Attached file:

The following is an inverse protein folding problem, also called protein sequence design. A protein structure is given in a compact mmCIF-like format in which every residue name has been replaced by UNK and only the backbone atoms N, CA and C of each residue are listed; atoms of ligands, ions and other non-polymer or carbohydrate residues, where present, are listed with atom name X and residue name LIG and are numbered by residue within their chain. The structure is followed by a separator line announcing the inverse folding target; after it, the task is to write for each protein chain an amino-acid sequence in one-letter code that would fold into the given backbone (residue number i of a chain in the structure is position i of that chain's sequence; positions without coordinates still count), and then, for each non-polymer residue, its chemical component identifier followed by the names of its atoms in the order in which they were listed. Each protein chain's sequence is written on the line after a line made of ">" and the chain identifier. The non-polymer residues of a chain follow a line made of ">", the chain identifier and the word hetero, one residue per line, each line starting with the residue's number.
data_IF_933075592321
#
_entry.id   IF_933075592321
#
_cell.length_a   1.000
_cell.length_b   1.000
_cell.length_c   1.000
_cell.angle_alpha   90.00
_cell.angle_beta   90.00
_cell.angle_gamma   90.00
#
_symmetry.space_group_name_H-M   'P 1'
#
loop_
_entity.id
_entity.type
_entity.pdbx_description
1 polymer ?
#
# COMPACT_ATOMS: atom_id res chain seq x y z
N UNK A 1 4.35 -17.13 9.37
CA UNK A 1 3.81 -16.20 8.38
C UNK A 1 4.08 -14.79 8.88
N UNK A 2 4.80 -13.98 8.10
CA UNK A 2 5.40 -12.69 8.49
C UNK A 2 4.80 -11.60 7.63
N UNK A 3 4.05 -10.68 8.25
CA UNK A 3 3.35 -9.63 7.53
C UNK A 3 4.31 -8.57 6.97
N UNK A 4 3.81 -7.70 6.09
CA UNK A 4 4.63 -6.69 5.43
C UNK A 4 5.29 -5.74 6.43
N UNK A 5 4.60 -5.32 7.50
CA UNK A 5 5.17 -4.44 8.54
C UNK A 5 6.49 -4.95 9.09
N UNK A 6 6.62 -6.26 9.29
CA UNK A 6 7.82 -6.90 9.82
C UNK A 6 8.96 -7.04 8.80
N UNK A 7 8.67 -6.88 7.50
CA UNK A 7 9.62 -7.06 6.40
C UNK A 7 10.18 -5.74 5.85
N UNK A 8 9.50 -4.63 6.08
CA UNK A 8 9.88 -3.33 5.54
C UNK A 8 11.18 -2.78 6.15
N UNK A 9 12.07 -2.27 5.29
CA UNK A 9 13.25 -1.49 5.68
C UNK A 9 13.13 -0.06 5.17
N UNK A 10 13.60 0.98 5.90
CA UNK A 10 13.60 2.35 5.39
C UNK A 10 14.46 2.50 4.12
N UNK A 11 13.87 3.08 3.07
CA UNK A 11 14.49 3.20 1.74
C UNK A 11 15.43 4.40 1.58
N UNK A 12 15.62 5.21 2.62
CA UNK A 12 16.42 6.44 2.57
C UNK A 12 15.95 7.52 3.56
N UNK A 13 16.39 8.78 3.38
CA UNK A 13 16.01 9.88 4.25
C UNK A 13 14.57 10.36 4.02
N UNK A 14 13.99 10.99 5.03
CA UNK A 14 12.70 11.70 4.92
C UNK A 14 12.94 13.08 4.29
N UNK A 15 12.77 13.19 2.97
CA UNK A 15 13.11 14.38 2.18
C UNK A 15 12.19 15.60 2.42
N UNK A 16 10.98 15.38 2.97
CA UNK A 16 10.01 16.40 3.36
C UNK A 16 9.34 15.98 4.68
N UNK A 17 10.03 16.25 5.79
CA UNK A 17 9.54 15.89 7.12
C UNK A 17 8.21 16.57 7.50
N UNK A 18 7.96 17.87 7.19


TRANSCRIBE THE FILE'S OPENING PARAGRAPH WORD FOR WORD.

The following is an inverse protein folding problem, also called protein sequence design. A protein structure is given in a compact mmCIF-like format in which every residue name has been replaced by UNK and only the backbone atoms N, CA and C of each residue are listed; atoms of ligands, ions and other non-polymer or carbohydrate residues, where present, are listed with atom name X and residue name LIG and are numbered by residue within their chain. The structure is followed by a separator line announcing the inverse folding target; after it, the task is to write for each protein chain an amino-acid sequence in one-letter code that would fold into the given backbone (residue number i of a chain in the structure is position i of that chain's sequence; positions without coordinates still count), and then, for each non-polymer residue, its chemical component identifier followed by the names of its atoms in the order in which they were listed. Each protein chain's sequence is written on the line after a line made of ">" and the chain identifier. The non-polymer residues of a chain follow a line made of ">", the chain identifier and the word hetero, one residue per line, each line starting with the residue's number.